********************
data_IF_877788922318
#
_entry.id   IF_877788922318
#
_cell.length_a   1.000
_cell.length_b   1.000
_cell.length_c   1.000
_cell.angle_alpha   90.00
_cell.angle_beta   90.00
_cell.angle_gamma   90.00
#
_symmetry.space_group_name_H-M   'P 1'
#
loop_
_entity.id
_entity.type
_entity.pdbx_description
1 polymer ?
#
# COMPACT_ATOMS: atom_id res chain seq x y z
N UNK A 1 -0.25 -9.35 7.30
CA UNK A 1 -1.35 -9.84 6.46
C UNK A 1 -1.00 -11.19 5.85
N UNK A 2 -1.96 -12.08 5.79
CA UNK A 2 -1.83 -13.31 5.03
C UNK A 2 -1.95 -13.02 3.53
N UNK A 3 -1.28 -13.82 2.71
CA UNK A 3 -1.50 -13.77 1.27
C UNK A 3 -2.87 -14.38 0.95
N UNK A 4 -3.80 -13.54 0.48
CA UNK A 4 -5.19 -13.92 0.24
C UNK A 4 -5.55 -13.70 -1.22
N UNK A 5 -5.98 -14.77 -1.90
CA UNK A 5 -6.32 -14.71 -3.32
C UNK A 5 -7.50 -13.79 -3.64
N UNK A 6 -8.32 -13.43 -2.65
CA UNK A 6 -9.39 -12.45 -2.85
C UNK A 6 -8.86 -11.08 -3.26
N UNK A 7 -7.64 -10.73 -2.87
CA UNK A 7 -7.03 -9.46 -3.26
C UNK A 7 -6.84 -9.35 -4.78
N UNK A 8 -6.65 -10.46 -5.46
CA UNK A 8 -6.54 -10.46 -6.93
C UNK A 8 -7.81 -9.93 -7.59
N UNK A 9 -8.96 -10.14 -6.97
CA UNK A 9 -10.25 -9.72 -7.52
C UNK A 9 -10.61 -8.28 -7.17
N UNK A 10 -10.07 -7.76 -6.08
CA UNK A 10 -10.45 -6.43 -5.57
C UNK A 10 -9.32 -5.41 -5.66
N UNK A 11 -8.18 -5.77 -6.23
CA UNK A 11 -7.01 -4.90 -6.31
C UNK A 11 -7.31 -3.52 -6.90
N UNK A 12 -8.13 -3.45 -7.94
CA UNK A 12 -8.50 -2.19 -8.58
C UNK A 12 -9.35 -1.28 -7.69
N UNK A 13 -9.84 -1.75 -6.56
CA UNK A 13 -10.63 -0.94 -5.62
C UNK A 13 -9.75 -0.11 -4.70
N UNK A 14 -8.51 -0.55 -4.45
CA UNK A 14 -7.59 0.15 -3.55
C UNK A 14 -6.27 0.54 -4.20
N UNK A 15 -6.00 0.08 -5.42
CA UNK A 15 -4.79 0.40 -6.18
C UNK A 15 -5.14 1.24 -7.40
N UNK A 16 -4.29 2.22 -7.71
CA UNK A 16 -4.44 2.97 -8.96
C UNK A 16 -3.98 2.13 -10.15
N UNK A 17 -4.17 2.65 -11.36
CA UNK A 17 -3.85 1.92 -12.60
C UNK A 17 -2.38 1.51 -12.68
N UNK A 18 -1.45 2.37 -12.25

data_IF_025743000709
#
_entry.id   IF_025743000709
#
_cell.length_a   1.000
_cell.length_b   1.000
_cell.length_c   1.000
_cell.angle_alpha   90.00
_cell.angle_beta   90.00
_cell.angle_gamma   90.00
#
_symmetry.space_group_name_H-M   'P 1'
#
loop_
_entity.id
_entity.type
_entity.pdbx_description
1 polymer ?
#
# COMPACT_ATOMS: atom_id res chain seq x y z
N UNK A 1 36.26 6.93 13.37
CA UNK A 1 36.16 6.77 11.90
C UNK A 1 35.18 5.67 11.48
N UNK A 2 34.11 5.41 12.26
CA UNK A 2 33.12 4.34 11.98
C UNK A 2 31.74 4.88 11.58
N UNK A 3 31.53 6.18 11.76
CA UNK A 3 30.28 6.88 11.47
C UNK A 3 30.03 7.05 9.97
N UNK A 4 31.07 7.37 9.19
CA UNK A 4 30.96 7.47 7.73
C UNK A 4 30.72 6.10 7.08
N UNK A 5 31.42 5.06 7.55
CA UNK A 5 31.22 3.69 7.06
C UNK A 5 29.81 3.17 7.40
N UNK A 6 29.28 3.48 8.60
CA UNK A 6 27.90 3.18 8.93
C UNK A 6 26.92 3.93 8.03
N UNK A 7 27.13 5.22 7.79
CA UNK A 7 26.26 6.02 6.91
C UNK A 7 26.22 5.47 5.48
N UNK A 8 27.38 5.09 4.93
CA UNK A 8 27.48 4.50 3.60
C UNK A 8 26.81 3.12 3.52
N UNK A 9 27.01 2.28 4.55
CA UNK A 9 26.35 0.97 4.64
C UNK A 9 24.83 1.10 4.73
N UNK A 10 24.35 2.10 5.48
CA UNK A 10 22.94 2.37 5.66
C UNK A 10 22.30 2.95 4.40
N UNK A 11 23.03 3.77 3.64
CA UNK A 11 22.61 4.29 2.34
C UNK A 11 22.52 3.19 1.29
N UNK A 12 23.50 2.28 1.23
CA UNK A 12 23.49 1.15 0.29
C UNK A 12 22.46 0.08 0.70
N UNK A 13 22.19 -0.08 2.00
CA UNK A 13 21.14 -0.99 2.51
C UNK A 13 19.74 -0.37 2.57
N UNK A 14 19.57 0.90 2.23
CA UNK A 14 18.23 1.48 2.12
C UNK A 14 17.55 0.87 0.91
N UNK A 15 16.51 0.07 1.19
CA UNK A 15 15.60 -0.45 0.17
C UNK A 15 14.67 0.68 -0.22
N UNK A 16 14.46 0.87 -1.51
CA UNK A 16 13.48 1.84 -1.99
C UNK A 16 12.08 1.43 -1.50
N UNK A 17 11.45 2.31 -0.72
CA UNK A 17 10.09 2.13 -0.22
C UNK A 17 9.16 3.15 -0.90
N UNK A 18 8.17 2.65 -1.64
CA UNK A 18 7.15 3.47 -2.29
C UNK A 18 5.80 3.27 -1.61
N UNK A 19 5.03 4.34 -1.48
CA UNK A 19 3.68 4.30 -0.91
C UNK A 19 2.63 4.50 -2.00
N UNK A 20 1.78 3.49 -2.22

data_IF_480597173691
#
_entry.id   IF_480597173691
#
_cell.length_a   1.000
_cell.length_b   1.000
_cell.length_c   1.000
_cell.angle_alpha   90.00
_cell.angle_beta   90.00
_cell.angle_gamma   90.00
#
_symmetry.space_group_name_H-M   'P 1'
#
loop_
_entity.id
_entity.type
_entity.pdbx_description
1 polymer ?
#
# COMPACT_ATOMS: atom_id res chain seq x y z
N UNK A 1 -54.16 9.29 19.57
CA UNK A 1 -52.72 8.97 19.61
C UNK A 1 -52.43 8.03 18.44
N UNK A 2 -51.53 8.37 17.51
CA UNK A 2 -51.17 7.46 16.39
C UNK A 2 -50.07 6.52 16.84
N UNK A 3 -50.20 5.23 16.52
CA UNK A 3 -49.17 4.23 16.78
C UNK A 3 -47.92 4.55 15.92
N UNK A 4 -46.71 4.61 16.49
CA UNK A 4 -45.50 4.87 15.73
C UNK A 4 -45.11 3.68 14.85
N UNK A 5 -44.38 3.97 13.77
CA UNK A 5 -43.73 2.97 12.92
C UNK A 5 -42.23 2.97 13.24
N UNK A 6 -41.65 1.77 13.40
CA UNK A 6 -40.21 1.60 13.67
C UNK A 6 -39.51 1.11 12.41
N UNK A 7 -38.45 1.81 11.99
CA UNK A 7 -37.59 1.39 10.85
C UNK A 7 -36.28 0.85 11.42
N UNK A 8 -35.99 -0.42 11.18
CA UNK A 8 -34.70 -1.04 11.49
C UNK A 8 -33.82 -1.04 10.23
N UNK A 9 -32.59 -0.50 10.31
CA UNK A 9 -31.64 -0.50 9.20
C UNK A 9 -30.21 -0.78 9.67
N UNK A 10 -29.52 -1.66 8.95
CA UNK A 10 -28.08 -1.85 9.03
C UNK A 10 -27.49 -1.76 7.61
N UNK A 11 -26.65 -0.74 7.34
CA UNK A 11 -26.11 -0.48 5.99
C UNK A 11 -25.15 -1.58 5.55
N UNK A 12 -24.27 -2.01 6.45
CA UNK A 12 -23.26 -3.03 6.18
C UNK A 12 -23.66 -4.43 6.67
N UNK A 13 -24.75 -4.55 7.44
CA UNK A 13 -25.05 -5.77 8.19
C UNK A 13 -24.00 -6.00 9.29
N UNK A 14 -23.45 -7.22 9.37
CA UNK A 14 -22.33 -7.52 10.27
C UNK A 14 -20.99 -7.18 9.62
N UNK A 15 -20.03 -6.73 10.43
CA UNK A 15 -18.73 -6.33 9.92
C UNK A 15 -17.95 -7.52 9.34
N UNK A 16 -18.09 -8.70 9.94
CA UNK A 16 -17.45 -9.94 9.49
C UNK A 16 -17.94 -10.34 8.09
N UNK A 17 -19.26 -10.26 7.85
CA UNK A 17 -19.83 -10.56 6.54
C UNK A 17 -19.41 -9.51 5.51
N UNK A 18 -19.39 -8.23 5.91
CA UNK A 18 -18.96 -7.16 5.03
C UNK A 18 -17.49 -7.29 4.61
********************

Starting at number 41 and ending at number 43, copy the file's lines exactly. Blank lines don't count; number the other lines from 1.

C UNK A 7 -6.84 -9.35 -4.78
N UNK A 8 -6.65 -10.46 -5.46
CA UNK A 8 -6.54 -10.46 -6.93